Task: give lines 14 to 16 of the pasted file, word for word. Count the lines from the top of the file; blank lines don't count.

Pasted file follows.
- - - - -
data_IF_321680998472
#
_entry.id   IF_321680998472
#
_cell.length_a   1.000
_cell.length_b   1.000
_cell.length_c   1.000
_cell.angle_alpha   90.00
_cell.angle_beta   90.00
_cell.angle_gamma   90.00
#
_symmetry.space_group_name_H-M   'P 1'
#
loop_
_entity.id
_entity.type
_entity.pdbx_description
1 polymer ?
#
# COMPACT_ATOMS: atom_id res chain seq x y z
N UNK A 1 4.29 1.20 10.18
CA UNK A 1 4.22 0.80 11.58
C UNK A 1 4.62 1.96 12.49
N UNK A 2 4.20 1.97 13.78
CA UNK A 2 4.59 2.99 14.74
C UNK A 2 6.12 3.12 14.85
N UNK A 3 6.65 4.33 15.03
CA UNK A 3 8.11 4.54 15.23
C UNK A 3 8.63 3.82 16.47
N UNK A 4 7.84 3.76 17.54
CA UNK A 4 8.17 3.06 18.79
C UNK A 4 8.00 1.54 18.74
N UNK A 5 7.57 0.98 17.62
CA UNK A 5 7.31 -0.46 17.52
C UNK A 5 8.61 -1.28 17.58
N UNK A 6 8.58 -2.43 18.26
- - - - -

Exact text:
loop_
_entity.id
_entity.type